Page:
Lawmakers have reached a deal on a bill that will launch a legal marijuana industry in New Jersey, clearing a path for the bill to pass later this month.
“There is a deal,” Sen. Nicholas Scutari, D-Union, the sponsor of the marijuana legalization bill (S21) said Friday evening. “It’s been a long road and I’ll be happy when it’s done.”
The compromise puts one limit on licenses back into the legislation: The state can only give out 37 licenses for marijuana growers during the first two years of legal sales. The limit does not apply to microlicenses, which can be given to businesses with 10 or fewer employees.
It also dedicates 70% of the sales tax revenue, as well as all of the funds raised by a tax on cultivators, to support restorative programs for legal aid, health care, mentoring and more in minority communities disproportionately affected by the drug war.
The first piece is a win for the Assembly and the second for the Senate. Disagreements on how to limit licensing and direct funds for social justice causes both led to delays in the process.
“When the original bill was introduced in the Senate several years ago, there was no mention of social justice, social equity and revenue returning to the impacted communities and individuals that shave been affected by the war on drugs,” said Assemblyman Jamel Holley, D-Union, one of the bill’s sponsors in the Assembly. “While it has taken a very, very long time of negotiations, debate and dialogue, I am very proud of the work of the members of the Black caucus and the Assembly and our speaker for producing the focal point of social justice in this bill. All New Jerseyans should be proud.”
Gov. Phil Murphy, Senate President Stephen Sweeney and Assembly Speaker Craig Coughlin issued a joint statement Friday evening with Scutari and Assemblywoman Annette Quijano, D-Union, another sponsor of the Assembly’s version of the bill.
“We’re proud to announce today that we’ve reached an agreement on legislation providing the framework for legalization, which is a critical step in reducing racial disparities and social inequities that have long plagued our criminal justice system,” the statement said.
“This legislation will accomplish our shared goals of delivering restorative justice and ensuring that the communities most impacted by the War on Drugs see the economic benefits of the adult-use cannabis market. While there is still much work ahead, we are one step closer to building a new, promising industry for our state.”
New Jersey voters approved a ballot question seeking to amend the state constitution and legalize marijuana on Nov. 3. But lawmakers must still pass a bill to establish rules and regulations for the new marijuana industry to make the will of the people a reality.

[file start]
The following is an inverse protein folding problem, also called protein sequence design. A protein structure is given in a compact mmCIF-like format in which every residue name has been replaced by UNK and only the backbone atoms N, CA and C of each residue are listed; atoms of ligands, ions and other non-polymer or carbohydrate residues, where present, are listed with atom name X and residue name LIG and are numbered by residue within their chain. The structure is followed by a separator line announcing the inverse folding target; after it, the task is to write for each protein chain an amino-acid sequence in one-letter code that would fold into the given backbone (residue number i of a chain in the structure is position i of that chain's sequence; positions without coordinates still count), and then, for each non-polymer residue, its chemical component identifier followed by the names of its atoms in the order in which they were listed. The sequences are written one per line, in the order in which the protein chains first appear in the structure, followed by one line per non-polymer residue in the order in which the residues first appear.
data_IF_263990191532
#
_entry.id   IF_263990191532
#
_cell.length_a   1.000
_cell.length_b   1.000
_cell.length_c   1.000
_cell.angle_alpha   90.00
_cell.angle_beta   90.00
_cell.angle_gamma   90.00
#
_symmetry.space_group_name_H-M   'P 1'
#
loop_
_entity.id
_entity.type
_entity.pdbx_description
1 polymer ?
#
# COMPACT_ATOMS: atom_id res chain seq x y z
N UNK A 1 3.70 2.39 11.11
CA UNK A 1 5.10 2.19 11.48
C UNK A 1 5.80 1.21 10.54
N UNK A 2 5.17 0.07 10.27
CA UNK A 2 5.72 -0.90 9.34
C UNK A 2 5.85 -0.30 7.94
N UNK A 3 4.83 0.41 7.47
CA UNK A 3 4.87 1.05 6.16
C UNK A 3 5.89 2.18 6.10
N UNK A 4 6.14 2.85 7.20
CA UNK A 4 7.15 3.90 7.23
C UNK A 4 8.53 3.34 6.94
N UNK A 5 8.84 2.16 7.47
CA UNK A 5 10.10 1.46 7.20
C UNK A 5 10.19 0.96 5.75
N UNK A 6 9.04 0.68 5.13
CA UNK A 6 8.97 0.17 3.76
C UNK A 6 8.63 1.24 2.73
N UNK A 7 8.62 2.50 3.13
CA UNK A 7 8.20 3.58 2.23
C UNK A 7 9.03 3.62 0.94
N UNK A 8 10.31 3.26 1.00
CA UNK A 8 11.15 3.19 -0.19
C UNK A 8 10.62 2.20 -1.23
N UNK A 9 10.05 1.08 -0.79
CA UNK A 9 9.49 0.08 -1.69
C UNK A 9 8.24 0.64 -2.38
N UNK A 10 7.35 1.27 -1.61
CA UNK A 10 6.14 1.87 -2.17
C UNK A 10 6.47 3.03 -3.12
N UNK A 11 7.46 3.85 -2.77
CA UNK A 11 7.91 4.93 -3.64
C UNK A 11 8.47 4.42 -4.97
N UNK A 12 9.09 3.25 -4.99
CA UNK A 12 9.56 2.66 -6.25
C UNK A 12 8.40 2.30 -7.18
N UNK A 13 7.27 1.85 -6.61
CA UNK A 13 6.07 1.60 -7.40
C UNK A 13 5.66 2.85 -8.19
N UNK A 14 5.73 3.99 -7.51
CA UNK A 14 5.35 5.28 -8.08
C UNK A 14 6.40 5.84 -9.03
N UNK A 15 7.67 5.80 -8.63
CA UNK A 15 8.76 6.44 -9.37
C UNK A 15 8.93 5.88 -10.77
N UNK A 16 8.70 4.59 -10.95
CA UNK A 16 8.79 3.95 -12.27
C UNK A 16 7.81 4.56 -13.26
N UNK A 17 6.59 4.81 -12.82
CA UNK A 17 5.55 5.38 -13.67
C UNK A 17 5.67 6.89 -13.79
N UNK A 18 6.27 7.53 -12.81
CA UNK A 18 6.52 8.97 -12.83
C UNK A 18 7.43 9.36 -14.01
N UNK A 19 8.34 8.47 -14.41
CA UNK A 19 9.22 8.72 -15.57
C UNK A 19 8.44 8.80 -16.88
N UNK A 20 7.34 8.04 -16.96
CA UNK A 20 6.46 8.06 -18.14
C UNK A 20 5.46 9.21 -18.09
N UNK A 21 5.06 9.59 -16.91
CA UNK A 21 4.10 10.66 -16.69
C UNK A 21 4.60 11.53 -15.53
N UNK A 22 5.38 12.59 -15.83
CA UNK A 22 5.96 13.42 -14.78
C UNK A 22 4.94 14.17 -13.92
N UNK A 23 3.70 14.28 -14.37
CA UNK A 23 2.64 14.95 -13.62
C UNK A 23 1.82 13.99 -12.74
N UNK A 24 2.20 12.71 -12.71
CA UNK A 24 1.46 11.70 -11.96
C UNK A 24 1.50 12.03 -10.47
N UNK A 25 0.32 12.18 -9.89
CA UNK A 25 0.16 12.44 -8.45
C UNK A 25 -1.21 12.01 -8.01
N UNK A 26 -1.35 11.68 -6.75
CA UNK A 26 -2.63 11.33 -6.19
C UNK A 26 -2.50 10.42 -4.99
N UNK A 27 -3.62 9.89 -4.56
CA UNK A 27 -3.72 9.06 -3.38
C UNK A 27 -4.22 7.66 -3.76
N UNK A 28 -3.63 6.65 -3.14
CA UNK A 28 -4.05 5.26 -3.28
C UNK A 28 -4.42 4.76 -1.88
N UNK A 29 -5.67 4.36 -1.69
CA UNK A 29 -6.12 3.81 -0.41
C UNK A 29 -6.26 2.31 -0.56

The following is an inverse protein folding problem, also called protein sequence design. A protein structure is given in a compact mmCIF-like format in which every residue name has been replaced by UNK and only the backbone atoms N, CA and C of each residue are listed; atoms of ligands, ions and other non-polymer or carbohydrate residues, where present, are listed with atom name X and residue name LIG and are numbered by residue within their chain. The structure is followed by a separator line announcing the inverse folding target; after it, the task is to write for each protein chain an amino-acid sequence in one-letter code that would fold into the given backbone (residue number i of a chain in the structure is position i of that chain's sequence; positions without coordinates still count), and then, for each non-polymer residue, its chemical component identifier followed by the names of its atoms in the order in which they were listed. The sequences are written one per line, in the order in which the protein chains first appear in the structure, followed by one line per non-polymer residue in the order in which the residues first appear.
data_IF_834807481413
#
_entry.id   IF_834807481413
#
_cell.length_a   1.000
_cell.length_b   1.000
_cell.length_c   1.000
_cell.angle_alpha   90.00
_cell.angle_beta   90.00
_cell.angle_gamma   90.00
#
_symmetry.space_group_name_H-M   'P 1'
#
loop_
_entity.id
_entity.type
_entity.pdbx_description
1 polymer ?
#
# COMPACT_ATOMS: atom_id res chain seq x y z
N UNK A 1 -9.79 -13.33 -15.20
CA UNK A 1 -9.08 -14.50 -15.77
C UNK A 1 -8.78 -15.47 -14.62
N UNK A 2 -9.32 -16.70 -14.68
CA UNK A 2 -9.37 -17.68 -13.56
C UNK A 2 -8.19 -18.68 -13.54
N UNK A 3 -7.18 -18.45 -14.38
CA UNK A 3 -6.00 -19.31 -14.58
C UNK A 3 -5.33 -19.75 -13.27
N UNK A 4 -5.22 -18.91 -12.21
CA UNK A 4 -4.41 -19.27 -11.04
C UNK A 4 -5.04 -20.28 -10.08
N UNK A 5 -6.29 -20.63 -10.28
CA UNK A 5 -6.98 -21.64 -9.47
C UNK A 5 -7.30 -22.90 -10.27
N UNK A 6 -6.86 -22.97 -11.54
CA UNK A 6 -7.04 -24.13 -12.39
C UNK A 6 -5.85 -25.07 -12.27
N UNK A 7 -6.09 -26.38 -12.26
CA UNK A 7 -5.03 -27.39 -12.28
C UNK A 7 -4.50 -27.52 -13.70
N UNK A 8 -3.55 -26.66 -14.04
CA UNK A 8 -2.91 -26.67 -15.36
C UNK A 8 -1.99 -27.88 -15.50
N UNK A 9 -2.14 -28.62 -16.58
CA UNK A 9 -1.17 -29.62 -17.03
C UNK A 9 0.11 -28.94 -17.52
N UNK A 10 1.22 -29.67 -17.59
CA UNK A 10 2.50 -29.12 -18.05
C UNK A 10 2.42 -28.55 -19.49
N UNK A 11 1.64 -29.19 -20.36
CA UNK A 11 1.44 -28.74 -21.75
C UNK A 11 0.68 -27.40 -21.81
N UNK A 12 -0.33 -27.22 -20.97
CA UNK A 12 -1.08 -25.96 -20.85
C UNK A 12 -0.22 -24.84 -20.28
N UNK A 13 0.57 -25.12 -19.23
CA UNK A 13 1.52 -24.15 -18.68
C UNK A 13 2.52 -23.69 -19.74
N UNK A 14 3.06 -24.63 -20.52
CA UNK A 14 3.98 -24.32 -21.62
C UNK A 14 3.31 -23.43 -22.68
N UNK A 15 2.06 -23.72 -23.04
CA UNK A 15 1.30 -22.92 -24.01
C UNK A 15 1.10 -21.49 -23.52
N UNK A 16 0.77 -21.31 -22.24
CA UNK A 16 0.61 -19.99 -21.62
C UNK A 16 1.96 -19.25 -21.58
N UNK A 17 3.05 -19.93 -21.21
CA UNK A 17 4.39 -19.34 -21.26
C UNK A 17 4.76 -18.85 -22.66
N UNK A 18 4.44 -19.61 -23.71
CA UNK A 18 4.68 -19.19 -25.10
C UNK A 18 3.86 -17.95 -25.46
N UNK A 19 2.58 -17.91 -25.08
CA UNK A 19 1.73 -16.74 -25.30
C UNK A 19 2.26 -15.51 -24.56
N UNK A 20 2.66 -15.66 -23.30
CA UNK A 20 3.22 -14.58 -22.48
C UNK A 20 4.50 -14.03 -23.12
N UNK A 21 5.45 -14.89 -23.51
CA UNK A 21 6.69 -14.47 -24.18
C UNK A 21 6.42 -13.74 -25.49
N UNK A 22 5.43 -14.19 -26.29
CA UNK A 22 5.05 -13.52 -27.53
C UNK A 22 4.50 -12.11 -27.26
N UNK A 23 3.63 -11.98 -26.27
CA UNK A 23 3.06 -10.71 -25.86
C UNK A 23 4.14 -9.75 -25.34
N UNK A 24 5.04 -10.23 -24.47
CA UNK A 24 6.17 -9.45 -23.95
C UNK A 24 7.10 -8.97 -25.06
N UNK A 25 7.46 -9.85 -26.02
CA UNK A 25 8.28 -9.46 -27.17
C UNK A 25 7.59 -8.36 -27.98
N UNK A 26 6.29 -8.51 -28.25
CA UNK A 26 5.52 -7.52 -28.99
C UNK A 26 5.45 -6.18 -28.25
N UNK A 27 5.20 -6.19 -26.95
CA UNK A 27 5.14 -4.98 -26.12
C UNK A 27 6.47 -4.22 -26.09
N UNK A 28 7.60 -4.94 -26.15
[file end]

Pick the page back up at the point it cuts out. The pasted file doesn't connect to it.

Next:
Scutari has emphasized the need to work quickly and get something done before Jan. 1, when the constitutional amendment takes effect. And others have pressured lawmakers to pass a bill that will decriminalize marijuana possession and end arrests.
Legislators reached another deal on that issue earlier this week to pass a bill that will allow people to possess up to six ounces of marijuana. The effort fell off course in November after the Senate added a provision that would also downgrade penalties for possessing psilocybin, commonly known as “magic” mushrooms. The Assembly did not hold a vote on it.
Instead, they introduced a separate bill to lessen criminal penalties for psilocybin offenses, which will go before the Assembly Judiciary Committee for a first hearing Monday morning. Lawmakers expect to move forward with the bill to decriminalize marijuana this month.
Senators this week also introduced a new constitutional amendment that could go before voters in 2021. It seeks to solidify the tax structure outlined in S21, ensuring that the money only go to social and racial justice causes, and not the state’s general fund.
Lawmakers came up with the tax scheme and amended the bill after advocates turned out in droves to testify against an original version that did not direct any money to minority communities. They also called for an end to limits on licenses, arguing that an industry open to more operators would allow more minorities and women to enter the industry. A larger industry could also lead to production of more marijuana, and a drop in prices.
But the state’s existing medical marijuana companies, which competed fiercely for a limited number of licenses and stand to gain from a hold on the early market, strongly supported a temporary limit on the new licensees.
The legalization bill will go before the Senate Judiciary Committee on Dec. 14 and for a full vote on Dec. 17, Scutari said.